"Baixa" means "low" in Portuguese, so perhaps the best way to think of the neighborhood of Baixa in Lisbon would be as "lowertown," as it is nestled in a depression between a pair of high hills in Lisbon's historic district. For visitors to Lisbon, Baixa makes for a central location, flanked as it is by the remnants of medieval Lisbon on one side and the city's trendiest neighborhoods on the other.
Baixa is a predominately 18th century neighborhood rebuilt under the guidance of the Marques de Pombal following a catastrophic earthquake, and it features one of his crowning achievements, the riverfront Praca Do Comercio. The neighborhood also has the city's antique Tram Line 28 and Elevador do Santa Justa, both of which are useful for taming the city's hills and sights. These features and the neighborhood's central location make Baixa a logical base for sightseeing in Lisbon, but the neighborhood empties after dark and consequently takes on a somewhat seedy atmosphere. Travelers staying in Baixa should consider using taxi cabs to get back to their hotel.
Hotel Lisboa Regency Chiado
The Regency Chiado is situated in the area where Baxia starts to become Chiado, one of Lisbon's liveliest neighborhoods, making it safer to walk back to at night. However, the location also means that there are no restaurants and cafes immediately around the hotel, with the closest being a three-block uphill walk into Chiado. The hotel's decor combines the appointments typical of a European mid-range hotel with Asian touches. Both Fodor's and Rough Guides praised the views from the rooms that come with terraces on the upper floors, and the hotel was one of Rough Guides' author's picks.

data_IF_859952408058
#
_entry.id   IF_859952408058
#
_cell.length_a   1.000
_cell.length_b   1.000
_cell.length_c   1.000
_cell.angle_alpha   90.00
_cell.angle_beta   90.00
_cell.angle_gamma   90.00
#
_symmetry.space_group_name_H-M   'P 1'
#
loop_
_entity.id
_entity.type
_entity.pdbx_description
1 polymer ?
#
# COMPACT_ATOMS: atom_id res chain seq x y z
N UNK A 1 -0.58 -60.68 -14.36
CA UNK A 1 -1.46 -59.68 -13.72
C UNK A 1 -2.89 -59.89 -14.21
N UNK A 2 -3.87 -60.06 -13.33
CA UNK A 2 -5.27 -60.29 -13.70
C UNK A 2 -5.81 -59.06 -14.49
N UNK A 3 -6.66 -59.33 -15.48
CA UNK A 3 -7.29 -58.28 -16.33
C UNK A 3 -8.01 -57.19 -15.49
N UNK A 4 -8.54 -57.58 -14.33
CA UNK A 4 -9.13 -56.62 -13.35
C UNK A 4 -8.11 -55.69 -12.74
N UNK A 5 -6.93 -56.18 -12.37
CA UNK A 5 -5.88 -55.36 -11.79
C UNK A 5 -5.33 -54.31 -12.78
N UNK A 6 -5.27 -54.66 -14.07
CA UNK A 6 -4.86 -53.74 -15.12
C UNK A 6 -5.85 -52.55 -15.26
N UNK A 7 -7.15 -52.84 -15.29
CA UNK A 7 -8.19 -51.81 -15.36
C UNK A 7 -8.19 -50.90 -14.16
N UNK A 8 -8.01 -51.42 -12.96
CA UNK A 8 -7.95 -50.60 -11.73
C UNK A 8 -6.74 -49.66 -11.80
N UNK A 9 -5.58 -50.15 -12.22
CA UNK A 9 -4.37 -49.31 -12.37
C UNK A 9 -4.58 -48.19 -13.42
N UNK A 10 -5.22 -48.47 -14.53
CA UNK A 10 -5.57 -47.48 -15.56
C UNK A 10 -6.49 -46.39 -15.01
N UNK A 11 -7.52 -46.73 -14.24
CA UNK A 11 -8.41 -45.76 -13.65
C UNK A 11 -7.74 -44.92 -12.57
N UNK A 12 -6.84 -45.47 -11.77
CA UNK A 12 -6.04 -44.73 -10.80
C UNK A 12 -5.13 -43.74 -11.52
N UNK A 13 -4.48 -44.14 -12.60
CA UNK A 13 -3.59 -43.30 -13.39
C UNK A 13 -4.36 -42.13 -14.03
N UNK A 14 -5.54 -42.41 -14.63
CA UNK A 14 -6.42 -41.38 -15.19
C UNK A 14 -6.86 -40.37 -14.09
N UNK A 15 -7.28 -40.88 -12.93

Hotel Duas Nacoes
Located literally in the middle of Baixa, Duas Nacoes is about as centrally located a hotel as Baixa has. The exterior of the Duas Nacoes and its environs carry the stamp of 18th and 19th century urban architecture that many travel to Europe to enjoy, and as the hotel is located in the midst of a pedestrians-only shopping district, during the day the hotel's environs are a venue for window-shopping and people-watching in sidewalk cafes. However, not all rooms in the hotel have en suite bathrooms, so inquire prior to booking.
Hotel Lisboa Tejo
The Hotel Lisboa Tejo has been converted from a historic townhouse, combining hardwood floors and bare brick walls with Euro-modern design. In terms of location, the Tejo is on the north edge of Baixa and adjoins the Rossio, just a block's walk from Praca da Figueira and Praca Dom Pedro IV. A number of traditional Portuguese cafes and restaurants, such as Joao do Grao with its ornate tile-decorated interior, are just as close.
- praca do comercio in lisbon image by photooiasson from Fotolia.com